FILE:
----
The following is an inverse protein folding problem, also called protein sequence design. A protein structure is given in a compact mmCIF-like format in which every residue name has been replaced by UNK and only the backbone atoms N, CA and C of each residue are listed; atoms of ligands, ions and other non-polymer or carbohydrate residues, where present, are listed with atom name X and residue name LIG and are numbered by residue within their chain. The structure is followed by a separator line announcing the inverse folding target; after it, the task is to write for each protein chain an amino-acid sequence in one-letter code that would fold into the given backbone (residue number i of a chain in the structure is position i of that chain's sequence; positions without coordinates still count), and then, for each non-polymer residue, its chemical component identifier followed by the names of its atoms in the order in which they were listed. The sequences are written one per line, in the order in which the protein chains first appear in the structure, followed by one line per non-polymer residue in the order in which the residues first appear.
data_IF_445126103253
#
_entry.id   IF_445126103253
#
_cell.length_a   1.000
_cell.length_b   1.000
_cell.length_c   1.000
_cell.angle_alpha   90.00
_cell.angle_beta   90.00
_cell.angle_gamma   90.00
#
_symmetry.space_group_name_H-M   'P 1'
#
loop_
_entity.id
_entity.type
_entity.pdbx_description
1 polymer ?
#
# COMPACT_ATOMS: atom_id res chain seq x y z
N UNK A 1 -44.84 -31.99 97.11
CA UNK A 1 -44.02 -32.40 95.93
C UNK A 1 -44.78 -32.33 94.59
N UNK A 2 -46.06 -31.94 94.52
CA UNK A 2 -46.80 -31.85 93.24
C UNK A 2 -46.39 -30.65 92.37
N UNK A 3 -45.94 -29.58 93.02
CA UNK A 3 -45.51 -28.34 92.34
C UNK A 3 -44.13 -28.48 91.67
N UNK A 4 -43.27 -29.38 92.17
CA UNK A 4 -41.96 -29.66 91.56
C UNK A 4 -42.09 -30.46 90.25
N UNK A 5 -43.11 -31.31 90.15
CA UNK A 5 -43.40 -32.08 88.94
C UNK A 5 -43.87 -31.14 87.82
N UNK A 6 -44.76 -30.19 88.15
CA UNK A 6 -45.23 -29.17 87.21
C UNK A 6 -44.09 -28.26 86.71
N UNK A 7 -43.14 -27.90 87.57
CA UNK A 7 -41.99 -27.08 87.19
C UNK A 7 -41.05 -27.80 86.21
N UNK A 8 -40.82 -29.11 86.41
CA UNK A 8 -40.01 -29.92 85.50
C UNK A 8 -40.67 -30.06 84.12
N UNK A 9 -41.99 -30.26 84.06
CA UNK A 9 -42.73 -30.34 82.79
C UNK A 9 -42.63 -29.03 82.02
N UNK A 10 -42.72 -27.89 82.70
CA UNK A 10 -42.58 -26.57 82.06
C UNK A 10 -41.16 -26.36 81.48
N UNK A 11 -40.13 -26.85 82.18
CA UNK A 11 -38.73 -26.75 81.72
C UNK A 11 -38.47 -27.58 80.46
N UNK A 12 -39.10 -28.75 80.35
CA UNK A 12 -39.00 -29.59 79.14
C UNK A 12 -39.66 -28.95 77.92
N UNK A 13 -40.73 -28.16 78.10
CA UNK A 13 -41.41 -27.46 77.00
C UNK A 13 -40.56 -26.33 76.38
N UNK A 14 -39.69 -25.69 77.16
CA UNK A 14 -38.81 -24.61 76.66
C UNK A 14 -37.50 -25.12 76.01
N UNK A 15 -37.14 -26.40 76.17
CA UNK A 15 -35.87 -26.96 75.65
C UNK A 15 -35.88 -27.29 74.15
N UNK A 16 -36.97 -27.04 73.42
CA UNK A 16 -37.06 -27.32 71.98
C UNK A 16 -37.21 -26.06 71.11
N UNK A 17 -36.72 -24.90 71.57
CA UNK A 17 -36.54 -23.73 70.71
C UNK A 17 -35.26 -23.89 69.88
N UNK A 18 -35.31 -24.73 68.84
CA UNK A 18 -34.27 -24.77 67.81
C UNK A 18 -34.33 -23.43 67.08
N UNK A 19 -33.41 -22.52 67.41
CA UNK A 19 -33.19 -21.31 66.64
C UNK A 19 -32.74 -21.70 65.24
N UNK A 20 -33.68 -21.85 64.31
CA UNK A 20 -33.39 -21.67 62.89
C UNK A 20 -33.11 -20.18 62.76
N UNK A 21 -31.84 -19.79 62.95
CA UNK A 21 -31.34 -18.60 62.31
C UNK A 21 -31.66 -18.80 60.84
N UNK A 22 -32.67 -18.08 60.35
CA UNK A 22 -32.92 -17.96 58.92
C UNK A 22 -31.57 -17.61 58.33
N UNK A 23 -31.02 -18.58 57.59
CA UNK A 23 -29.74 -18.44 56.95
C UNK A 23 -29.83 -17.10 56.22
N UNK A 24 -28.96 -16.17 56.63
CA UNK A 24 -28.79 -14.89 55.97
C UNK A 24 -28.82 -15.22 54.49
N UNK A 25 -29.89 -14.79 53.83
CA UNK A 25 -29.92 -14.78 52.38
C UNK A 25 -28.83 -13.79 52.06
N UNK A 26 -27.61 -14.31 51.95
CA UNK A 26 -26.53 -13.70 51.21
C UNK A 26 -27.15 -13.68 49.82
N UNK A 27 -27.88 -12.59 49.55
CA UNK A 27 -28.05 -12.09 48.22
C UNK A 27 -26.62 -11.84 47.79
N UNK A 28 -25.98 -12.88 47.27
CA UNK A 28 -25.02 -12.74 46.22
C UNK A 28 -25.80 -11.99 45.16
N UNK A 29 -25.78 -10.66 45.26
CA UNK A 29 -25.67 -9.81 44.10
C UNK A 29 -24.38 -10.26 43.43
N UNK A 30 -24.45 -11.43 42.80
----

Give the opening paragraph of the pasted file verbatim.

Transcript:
The following is an inverse protein folding problem, also called protein sequence design. A protein structure is given in a compact mmCIF-like format in which every residue name has been replaced by UNK and only the backbone atoms N, CA and C of each residue are listed; atoms of ligands, ions and other non-polymer or carbohydrate residues, where present, are listed with atom name X and residue name LIG and are numbered by residue within their chain. The structure is followed by a separator line announcing the inverse folding target; after it, the task is to write for each protein chain an amino-acid sequence in one-letter code that would fold into the given backbone (residue number i of a chain in the structure is position i of that chain's sequence; positions without coordinates still count), and then, for each non-polymer residue, its chemical component identifier followed by the names of its atoms in the order in which they were listed. The sequences are written one per line, in the order in which the protein chains first appear in the structure, followed by one line per non-polymer residue in the order in which the residues first appear.